It’s looking like the beginning of the end for those triple-digit early termination fees that have trapped consumers in cell phone contracts or required them to shell out hundreds of dollars to get out early.

Two of the biggest cell phone companies have already started scaling back termination fees, two others are preparing to, and the Federal Communications Commission (FCC) is also on the job.

But consumers shouldn’t get too excited just yet, cautions Angie Hicks, founder of Angie’s List, (, the nation’s leading consumer rating service.

“These early termination changes would only affect new customers,”
Hicks said. “Current customers who are facing early termination fees will need to be smart negotiators if they want to get a break.”

The FCC met June 12 to discuss an industry-sponsored proposal that would give new cell phone customers a 30-day grace period to cancel their contracts without penalty. After those 30 days, early termination charges would be pro-rated over the life of the contract.

Pro-rated billing would result in customers paying much less to terminate a contract in its 20th month as compared, for example, to its 4th month of service. The termination fee proposal comes as cell phone companies are facing class-action lawsuits that claim the early termination fees are unfair. If the FCC approves the proposal, those lawsuits could be dismissed.

“Sometimes you can’t negotiate your way out of early termination fees, but it’s definitely worth a shot especially with these changes underway,” Hicks said. “The worst thing that can happen is the company won’t budge. But if you keep your cool and plead a good case, you could undo the contract you’re in and get a fresh start.”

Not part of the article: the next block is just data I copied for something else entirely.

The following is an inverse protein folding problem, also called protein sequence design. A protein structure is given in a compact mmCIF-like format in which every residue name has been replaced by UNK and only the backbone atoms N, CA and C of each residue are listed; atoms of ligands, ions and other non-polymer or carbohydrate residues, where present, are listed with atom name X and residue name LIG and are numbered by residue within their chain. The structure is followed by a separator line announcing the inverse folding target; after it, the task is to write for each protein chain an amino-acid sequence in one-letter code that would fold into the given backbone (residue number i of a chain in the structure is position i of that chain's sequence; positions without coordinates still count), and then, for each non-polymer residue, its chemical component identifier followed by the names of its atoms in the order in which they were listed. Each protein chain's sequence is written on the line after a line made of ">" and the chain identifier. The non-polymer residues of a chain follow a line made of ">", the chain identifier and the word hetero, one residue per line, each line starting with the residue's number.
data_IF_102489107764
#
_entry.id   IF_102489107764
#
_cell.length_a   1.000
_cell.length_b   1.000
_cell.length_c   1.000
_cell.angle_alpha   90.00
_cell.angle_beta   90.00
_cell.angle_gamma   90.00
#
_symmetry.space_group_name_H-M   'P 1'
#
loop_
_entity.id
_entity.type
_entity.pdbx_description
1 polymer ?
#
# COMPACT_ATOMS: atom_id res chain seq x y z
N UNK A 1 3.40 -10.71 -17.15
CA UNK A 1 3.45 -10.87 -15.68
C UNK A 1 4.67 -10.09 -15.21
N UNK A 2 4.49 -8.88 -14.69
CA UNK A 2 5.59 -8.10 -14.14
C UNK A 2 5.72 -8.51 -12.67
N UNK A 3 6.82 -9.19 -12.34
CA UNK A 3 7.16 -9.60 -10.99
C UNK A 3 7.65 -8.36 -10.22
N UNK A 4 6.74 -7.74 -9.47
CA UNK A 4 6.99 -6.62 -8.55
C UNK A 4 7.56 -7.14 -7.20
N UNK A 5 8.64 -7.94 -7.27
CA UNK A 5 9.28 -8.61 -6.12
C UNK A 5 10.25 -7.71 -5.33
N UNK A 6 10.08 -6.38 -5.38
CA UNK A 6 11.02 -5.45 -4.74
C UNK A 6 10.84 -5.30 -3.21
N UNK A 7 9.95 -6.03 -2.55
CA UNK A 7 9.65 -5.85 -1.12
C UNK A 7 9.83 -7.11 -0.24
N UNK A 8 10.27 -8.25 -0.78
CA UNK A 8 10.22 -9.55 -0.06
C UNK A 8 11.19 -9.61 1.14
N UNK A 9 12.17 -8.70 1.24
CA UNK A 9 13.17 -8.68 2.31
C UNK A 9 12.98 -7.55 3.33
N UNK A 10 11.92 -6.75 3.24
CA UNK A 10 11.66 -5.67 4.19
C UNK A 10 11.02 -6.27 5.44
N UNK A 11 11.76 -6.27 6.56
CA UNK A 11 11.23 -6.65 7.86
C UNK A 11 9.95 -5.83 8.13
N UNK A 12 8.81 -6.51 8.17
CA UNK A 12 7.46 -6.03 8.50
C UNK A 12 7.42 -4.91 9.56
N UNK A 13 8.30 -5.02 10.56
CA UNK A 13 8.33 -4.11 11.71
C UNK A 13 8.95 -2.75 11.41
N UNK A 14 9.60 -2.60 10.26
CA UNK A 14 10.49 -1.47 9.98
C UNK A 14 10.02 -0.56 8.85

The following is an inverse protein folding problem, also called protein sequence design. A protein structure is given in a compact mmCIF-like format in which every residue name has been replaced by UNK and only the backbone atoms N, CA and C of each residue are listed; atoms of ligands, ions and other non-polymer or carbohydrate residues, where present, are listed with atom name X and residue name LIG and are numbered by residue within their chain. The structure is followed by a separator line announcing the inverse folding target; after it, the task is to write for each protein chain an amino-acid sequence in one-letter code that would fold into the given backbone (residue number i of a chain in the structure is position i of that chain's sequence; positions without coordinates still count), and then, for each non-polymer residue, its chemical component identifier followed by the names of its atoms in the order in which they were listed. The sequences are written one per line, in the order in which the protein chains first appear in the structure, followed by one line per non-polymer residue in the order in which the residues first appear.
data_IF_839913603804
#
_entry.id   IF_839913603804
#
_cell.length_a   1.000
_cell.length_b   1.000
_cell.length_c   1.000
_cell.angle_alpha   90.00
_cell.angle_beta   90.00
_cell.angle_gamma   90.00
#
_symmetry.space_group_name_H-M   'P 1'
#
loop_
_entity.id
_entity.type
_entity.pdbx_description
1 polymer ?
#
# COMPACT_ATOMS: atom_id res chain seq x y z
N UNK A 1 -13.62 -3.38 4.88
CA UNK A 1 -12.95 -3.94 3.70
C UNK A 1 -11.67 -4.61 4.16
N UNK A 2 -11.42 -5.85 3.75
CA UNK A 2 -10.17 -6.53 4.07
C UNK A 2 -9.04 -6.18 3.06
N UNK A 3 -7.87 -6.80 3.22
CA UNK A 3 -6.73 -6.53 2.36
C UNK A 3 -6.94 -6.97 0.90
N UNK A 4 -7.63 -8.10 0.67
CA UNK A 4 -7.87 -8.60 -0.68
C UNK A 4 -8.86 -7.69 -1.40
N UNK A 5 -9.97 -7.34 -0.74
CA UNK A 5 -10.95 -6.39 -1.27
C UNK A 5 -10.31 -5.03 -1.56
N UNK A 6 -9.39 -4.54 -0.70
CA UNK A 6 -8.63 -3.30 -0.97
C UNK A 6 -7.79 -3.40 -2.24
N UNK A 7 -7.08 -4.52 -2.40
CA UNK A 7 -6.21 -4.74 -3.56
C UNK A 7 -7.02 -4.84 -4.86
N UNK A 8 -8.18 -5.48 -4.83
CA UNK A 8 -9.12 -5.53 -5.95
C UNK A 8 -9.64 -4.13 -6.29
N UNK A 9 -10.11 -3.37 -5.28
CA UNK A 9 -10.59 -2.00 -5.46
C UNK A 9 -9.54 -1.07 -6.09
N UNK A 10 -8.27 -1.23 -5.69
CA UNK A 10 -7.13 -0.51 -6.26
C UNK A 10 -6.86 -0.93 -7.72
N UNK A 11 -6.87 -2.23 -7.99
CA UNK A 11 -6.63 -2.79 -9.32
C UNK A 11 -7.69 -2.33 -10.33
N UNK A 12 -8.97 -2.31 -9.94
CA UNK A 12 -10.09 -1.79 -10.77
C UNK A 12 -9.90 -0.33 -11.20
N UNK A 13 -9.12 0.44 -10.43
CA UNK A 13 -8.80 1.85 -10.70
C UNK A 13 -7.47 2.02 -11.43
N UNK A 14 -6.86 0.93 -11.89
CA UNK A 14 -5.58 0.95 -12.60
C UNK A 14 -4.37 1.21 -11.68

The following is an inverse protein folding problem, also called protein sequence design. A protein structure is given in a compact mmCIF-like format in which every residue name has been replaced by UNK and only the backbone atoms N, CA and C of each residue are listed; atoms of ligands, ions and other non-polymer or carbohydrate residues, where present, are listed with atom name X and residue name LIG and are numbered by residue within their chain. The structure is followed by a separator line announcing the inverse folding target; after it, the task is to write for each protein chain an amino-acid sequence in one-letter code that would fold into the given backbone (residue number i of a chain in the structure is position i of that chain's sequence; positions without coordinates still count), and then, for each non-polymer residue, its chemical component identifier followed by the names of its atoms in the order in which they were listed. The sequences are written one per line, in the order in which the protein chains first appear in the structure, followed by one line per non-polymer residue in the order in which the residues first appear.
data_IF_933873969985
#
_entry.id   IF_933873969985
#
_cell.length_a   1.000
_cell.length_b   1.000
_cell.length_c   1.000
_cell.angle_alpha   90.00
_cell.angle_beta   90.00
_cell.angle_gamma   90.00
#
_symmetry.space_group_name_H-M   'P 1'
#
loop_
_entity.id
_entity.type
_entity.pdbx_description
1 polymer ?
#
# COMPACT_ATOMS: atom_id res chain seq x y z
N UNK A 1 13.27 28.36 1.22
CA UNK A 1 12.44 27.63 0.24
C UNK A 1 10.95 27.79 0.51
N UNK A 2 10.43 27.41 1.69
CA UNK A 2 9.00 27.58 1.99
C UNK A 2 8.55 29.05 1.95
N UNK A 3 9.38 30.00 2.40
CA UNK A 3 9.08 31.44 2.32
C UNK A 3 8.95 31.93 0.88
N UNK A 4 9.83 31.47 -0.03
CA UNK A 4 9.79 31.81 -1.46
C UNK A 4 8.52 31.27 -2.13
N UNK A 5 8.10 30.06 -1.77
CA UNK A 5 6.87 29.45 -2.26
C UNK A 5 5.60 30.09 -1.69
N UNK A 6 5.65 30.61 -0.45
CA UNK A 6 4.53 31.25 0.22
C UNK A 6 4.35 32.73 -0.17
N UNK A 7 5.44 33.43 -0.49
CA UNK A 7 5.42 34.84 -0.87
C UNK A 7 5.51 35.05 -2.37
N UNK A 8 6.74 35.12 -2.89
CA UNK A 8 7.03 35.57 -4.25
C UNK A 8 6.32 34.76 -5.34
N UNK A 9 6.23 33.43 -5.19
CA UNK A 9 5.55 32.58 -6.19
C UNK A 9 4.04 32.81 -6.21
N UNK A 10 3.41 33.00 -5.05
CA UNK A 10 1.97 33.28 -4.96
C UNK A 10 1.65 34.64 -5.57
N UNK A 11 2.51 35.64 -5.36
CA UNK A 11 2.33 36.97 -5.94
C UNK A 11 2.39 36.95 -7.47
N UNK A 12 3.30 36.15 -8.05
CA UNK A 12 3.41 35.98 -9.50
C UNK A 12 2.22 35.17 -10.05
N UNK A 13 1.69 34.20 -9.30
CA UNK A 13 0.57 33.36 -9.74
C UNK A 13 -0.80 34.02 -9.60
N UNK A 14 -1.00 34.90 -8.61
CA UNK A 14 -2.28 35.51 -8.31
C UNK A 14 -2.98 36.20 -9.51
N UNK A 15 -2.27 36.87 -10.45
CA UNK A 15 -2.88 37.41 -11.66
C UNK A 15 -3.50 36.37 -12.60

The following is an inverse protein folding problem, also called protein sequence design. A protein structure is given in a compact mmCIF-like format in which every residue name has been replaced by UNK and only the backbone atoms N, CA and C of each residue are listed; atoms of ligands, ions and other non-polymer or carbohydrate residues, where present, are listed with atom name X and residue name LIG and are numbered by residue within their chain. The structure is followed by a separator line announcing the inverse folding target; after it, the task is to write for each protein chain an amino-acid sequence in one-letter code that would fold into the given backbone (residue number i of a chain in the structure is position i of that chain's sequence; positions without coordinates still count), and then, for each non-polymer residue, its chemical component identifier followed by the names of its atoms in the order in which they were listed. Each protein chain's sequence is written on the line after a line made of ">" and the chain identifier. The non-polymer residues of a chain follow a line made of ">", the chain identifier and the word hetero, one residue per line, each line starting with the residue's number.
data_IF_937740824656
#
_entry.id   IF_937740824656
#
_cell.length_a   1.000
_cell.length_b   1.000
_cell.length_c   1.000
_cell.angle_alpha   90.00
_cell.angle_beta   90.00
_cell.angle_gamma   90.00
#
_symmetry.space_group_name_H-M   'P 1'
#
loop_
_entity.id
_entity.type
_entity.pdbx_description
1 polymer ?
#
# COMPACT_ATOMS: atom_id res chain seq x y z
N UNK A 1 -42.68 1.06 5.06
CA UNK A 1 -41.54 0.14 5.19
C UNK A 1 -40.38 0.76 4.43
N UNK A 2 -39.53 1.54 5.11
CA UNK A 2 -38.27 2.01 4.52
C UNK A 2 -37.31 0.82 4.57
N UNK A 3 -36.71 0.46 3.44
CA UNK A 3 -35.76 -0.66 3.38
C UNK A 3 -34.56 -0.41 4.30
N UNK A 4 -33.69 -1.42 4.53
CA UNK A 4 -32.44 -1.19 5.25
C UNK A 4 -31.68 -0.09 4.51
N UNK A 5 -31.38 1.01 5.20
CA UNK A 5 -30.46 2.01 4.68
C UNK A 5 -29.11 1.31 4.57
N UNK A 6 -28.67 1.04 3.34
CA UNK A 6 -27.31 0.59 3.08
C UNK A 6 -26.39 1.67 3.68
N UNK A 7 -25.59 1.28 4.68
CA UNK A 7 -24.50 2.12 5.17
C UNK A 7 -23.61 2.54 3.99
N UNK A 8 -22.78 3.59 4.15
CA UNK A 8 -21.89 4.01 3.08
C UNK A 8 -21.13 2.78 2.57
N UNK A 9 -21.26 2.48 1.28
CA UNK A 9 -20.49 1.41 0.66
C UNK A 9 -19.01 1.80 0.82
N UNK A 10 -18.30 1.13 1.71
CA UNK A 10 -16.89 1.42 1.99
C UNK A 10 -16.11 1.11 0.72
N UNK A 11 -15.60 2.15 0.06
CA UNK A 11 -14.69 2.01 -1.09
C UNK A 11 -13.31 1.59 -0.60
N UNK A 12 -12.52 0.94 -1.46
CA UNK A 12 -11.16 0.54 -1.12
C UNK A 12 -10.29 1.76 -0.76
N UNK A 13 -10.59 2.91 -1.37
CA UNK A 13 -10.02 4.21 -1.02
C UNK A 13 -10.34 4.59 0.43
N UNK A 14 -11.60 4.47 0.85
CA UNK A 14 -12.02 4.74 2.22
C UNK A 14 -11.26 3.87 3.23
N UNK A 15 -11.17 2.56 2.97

Angie’s List Tips to avoid paying a full termination fee:

Know your contract: Understand what you’ve signed up for, so you can negotiate out of it. Have your contract with you when you approach the company and quote from it to bolster your position especially if you didn’t get all the service the contract promised.

Shop the competition: Determine what other providers are offering and use that as leverage. Even if you have to pay a termination fee, you may be able to save overall by jumping ship.

Start with the Customer Service Department: Lay out your case for why you want to end your contract early. Be specific about what you signed up for and outline what you haven’t gotten (if that’s the case.) If necessary, go to the top: If the representative insists that you must pay the full termination fee, remind him/her of the actions the FCC and some providers are taking. If you still don’t get anywhere, ask for a manager and lay out your case again.

Ask for customer retention department: If you have a good payment record with the company, ask to speak with the Customer Retention Department and lay out your case one more time. If you have a good record, the Retention Department will work hard to keep you as a customer, possibly forgiving the termination fees altogether and offering you a better deal.